Mono-(2-ethylhexyl) phthalate targets glycogen debranching enzyme and affects glycogen metabolism in rat testis

Chikanori Kuramori, Yasuyoshi Hase, Koichi Hoshikawa, Keiko Watanabe, Takeyuki Nishi, Takako Hishiki, Tomoyoshi Soga, Akihiro Nashimoto, Yasuaki Kabe, Yuki Yamaguchi, Hajime Watanabe, Kohsuke Kataoka, Makoto Suematsu, Hiroshi Handa

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16 Citations (Scopus)


Phthalate esters are commonly used plasticizers; however, some are suspected to cause reproductive toxicity. Administration of high doses of di-(2-ethylhexyl) phthalate (DEHP) induces germ cell death in male rodents. Mono-(2-ethylhexyl) phthalate (MEHP), a hydrolyzed metabolite of DEHP, appears to be responsible for this testicular toxicity; however, the underlying mechanism of this chemical's action remains unknown. Here, using a one-step affinity purification procedure, we identified glycogen debranching enzyme (GDE) as a phthalate-binding protein. GDE has oligo-1,4-1,4-glucanotransferase and amylo-1,6-glucosidase activities, which are responsible for the complete degradation of glycogen to glucose. Our findings demonstrate that MEHP inhibits the activity of oligo-1,4-1,4-glucanotransferase, but not of amylo-1,6-glucosidase. Among various phthalate esters tested, MEHP specifically binds to and inhibits GDE. We also show that DEHP administration affects glycogen metabolism in rat testis. Thus, inhibition of GDE by MEHP may play a role in germ cell apoptosis in the testis.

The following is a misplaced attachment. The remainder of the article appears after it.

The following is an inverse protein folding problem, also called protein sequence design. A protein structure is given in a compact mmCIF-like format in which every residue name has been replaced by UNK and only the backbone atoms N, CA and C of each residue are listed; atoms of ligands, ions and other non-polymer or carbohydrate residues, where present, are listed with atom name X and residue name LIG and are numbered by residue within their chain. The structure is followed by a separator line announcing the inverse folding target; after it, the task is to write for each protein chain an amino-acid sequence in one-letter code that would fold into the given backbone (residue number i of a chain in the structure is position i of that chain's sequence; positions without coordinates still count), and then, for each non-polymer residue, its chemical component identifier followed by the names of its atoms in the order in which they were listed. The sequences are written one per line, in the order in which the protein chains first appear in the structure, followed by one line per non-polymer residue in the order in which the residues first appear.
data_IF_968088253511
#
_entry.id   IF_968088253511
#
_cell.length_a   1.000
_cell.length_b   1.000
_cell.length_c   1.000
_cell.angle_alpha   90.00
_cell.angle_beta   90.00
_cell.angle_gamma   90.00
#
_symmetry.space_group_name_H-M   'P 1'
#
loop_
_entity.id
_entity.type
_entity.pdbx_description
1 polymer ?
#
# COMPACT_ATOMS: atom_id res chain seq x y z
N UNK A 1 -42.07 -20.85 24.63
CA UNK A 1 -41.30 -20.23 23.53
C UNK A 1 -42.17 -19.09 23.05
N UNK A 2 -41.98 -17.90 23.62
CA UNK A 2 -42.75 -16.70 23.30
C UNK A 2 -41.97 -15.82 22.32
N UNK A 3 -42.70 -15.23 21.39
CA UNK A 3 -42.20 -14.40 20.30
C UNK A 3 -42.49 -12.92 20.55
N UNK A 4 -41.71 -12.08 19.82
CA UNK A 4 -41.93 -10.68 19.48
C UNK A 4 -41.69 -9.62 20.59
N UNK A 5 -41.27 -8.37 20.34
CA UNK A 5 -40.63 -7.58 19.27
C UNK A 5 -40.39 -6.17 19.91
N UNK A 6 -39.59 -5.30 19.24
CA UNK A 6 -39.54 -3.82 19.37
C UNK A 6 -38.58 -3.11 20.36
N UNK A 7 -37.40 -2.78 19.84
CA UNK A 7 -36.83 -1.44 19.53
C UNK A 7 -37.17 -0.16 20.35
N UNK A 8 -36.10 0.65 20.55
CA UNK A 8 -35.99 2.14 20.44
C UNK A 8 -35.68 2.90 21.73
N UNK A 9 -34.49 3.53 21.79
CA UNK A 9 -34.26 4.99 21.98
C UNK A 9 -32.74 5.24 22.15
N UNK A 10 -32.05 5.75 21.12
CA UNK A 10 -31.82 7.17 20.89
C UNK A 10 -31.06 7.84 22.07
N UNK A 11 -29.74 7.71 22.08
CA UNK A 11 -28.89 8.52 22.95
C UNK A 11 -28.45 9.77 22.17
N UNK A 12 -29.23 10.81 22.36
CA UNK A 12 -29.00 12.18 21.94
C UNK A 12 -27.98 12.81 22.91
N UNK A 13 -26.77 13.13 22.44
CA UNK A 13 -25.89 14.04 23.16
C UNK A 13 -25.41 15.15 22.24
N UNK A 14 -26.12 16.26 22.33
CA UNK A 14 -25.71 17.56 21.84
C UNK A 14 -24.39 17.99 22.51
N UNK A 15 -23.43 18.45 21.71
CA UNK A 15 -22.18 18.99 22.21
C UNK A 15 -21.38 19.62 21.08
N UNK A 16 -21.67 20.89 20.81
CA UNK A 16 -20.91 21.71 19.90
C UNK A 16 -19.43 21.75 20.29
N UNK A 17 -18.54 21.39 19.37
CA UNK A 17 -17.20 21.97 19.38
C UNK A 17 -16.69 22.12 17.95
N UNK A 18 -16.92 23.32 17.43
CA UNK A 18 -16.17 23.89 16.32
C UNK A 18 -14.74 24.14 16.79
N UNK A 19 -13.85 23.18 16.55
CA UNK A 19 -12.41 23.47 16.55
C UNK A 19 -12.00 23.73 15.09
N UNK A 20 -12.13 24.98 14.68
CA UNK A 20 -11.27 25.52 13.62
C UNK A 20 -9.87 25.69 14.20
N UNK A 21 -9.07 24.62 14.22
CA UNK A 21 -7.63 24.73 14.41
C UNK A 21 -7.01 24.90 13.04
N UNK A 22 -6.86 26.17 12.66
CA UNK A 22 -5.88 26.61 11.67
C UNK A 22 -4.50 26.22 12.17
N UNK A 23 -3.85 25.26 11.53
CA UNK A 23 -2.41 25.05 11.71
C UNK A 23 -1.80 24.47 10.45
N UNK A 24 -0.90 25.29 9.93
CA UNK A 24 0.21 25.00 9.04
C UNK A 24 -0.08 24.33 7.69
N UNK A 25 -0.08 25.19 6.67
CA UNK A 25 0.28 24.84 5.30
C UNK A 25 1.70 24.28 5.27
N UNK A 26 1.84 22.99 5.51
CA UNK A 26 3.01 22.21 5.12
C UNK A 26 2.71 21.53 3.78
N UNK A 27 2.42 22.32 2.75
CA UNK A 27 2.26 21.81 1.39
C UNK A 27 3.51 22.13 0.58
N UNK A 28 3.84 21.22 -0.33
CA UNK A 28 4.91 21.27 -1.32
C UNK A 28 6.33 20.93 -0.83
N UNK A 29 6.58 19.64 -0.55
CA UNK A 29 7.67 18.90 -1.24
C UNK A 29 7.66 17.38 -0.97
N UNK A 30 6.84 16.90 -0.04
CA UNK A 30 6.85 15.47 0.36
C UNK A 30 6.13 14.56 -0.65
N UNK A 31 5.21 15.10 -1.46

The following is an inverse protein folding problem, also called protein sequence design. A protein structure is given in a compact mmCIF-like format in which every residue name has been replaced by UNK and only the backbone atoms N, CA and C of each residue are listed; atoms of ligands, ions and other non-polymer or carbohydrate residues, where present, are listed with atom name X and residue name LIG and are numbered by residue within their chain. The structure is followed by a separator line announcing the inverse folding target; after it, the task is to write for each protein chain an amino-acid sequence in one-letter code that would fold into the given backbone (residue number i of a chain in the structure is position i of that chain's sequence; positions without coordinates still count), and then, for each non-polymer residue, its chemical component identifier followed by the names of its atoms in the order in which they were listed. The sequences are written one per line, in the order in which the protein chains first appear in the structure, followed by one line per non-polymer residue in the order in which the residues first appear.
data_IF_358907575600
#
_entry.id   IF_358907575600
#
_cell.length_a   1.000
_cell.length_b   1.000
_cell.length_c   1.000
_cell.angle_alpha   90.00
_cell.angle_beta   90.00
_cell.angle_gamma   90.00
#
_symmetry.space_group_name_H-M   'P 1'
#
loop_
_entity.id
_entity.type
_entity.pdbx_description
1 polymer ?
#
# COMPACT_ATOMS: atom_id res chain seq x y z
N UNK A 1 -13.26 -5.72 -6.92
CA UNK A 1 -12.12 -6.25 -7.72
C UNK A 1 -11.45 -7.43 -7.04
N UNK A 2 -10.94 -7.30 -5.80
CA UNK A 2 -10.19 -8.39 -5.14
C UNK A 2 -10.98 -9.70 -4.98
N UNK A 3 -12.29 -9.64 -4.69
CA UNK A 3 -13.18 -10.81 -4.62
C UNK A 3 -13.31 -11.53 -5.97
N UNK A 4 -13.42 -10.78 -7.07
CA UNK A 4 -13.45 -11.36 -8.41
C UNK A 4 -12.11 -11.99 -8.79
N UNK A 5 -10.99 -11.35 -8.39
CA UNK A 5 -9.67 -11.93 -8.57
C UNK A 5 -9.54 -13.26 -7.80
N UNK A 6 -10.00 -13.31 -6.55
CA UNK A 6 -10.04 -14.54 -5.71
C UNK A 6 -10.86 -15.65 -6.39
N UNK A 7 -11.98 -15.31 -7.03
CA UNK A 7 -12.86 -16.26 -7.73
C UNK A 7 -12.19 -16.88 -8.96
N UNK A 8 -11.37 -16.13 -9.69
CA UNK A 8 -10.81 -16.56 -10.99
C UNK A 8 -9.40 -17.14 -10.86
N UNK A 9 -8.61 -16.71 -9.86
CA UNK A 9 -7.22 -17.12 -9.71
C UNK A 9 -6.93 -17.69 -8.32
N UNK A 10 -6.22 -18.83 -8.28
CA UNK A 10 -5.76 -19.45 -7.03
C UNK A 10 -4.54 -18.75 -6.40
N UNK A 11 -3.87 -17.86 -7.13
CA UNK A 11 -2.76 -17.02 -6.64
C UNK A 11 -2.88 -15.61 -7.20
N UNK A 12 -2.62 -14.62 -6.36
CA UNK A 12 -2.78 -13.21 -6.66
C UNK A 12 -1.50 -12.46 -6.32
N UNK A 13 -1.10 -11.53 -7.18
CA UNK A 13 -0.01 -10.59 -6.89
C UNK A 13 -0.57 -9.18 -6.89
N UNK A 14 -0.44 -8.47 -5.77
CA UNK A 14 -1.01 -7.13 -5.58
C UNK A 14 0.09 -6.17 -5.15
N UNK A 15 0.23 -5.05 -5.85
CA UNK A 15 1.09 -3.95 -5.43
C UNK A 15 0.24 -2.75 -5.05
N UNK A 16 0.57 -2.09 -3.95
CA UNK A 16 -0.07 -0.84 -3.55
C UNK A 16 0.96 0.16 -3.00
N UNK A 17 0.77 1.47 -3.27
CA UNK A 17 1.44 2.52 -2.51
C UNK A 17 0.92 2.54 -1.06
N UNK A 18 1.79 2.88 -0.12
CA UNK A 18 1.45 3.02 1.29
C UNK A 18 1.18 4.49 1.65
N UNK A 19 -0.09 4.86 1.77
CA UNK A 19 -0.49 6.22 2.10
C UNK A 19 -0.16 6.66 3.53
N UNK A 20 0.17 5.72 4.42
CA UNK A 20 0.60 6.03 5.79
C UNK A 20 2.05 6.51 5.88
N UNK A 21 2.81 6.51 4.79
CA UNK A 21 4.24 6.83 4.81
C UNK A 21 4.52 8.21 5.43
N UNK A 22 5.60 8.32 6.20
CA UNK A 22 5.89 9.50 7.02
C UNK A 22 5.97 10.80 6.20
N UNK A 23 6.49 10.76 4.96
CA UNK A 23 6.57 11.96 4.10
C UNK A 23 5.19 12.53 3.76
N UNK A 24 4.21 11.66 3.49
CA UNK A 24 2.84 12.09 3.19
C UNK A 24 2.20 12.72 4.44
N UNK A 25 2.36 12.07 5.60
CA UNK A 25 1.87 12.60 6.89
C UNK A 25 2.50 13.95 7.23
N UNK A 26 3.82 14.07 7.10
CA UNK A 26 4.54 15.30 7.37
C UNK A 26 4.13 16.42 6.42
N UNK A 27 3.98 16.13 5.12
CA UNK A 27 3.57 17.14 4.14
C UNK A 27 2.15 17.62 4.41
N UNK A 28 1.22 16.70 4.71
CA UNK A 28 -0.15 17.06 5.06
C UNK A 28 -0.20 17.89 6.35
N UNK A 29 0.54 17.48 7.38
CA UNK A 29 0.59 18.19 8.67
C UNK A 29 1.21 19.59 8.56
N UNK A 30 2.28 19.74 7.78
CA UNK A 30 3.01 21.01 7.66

Original languageEnglish
Pages (from-to)143-151
Number of pages9
JournalToxicological Sciences
Issue number1
Publication statusPublished - 2009


  • Germ cell
  • Glycogen debranching enzyme
  • Glycogen metabolism
  • Metabolome analysis
  • Phthalate esters

ASJC Scopus subject areas

  • Toxicology


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